O you who believe! Obey Allah and obey the Messenger, and those of you (Muslims) who are in authority. (And) if you differ in anything amongst yourselves, refer it to Allah and His Messenger, if you believe in Allah and in the Last Day. That is better and more suitable for final determination.[1]

Problems have occurred when both Madhabis and Salafis blindly and fanatically adhere to the injunctions of their respective Imams without considering the methodology that accompanies them. Consideration of these fundamental principles, the foundations upon which each Imam built his conclusion, should not be ignored. To illustrate this, we find that great scholars within each school would adopt opinions different to those of their respective Imams. For instance, Imam Abu Yusuf, one of the main students of Imam Abu Hanifah, opined as his teacher did with regards to the permissibility of trading in trusts/endowments (waqf).
However, when he visited Madinah, Ismail ibn Ulayyah narrated to him that Umar ibn Al Khattab (may Allah be pleased with him) gave away his shares in Khaibar (which were part of a trust/endowment) as charity and never sold them. Imam Abu Yusuf altered his position and said, ‘Had Imam Abu Hanifah known of this, he would have adopted it’.

Another example is taken from the great Maliki scholar Ibn Abd Al Barr (368- 463) who stated that Zakah is obligatory on figs although Imam Malik in the Muwatta’ considered it non-applicable as it did not fit his definition of a commodity upon which Zakat is due. Ibn Abd Al Barr said, “Had Imam Malik known that figs can be stored without being spoilt, he would have declared Zakat obligatory on it.”[2] Examples of this nature are numerous and the underlying principle is that true adherence to a school is where one follows the methodology and approach of his Imam rather than merely following each verdict as an isolated ruling. Some may argue that it is impractical for the laity to understand the principles by which the Imam of a school of thought derived his opinions.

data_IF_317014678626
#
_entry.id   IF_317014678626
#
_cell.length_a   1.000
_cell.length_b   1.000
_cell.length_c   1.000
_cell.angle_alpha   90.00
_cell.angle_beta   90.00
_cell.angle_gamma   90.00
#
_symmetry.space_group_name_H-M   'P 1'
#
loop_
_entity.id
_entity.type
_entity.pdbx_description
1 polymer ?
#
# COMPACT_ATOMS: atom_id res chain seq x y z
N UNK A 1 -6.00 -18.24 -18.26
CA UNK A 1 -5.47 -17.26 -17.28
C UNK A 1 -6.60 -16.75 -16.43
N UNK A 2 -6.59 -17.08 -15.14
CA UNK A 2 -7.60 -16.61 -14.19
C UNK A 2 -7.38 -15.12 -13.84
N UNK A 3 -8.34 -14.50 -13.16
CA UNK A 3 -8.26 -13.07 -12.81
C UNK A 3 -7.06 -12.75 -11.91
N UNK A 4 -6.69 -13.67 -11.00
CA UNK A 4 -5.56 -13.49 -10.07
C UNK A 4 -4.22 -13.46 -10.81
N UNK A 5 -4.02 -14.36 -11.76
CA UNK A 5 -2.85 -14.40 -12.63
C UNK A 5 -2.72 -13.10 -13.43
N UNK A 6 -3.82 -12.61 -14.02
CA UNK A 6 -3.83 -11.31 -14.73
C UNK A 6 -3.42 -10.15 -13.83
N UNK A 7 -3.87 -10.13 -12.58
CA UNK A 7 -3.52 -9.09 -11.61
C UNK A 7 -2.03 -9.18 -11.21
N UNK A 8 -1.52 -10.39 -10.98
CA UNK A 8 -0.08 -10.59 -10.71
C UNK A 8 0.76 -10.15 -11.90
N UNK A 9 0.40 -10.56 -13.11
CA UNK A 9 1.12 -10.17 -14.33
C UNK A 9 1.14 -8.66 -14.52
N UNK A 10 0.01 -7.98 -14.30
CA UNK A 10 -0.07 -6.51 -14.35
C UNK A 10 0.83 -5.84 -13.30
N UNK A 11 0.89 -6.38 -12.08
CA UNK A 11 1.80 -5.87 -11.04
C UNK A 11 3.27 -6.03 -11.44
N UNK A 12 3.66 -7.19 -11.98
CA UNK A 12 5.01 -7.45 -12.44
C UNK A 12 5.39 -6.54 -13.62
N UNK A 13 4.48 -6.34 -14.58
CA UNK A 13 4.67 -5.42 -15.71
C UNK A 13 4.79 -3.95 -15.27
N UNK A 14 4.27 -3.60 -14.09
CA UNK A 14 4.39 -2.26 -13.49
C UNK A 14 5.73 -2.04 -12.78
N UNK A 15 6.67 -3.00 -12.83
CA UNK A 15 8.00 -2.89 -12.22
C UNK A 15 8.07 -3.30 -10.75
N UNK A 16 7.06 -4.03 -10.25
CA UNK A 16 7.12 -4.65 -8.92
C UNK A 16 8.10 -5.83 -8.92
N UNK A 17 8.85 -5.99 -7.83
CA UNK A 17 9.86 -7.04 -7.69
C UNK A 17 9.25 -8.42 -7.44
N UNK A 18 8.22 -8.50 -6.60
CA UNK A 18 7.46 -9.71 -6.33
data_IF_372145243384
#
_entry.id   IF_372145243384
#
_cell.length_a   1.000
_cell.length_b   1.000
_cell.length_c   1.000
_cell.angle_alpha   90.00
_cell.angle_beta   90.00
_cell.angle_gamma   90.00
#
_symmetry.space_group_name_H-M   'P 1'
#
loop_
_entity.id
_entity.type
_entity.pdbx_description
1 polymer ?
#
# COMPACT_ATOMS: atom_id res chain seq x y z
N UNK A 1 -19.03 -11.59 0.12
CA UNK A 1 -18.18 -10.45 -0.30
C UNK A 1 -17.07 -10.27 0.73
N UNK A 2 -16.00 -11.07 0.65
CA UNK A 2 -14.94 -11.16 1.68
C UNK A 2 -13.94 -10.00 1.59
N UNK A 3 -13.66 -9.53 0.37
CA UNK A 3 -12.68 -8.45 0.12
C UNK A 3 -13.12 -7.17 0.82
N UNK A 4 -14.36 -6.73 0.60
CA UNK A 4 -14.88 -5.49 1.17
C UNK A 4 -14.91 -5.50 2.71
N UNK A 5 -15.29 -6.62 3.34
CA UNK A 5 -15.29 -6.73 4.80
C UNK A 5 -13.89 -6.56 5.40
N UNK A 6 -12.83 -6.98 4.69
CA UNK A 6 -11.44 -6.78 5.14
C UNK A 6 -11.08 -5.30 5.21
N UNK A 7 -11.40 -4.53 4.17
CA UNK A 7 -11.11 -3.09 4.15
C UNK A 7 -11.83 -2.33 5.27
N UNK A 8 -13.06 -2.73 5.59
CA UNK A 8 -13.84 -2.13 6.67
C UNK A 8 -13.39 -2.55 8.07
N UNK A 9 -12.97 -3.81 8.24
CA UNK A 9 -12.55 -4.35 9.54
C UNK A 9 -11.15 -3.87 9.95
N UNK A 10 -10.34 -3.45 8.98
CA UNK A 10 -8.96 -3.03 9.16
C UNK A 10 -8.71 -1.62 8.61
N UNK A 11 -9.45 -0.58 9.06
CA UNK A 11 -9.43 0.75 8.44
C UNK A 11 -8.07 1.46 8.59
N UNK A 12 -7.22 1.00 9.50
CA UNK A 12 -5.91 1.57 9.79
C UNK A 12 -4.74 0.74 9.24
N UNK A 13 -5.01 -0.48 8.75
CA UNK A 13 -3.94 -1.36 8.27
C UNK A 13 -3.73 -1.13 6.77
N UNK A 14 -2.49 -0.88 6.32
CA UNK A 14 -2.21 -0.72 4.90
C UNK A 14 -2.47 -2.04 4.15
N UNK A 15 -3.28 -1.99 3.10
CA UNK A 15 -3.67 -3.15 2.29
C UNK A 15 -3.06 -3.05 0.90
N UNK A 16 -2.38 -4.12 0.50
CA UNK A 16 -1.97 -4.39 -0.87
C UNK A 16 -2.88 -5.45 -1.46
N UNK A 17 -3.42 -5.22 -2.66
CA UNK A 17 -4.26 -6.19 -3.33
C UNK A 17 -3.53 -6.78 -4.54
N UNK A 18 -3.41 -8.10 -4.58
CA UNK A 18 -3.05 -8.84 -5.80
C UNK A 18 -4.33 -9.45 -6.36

The response to this is to point out that the matter is not for the laity to study and understand the detailed principles in Islamic Law, but instead for them to be open-minded and possess the flexibility that allows them to adopt other opinions once they are satisfied that it is closest to the truth (while remaining tolerant of other orthodox views). However, those who study Islamic law can, to a certain extent, understand the origins of the legal opinion and the method by which it was derived, and thus will be held accountable by Allah accordingly.   

It should also be emphasised that following a particular school does not free a person from putting any effort to follow the truth that has been revealed by Allah the Most High. Allah will not hold people accountable for their lack of adherence to a specific school, but rather for their identification of the correct ruling in any particular matter. Therefore, once an adherent of a school of thought becomes aware of another opinion in opposition to the one adopted by their school of thought, they have been afforded a good enough grounds to investigate further - it is incorrect for anyone to assume that they are not obliged to investigate merely because the opinion does not source from their school.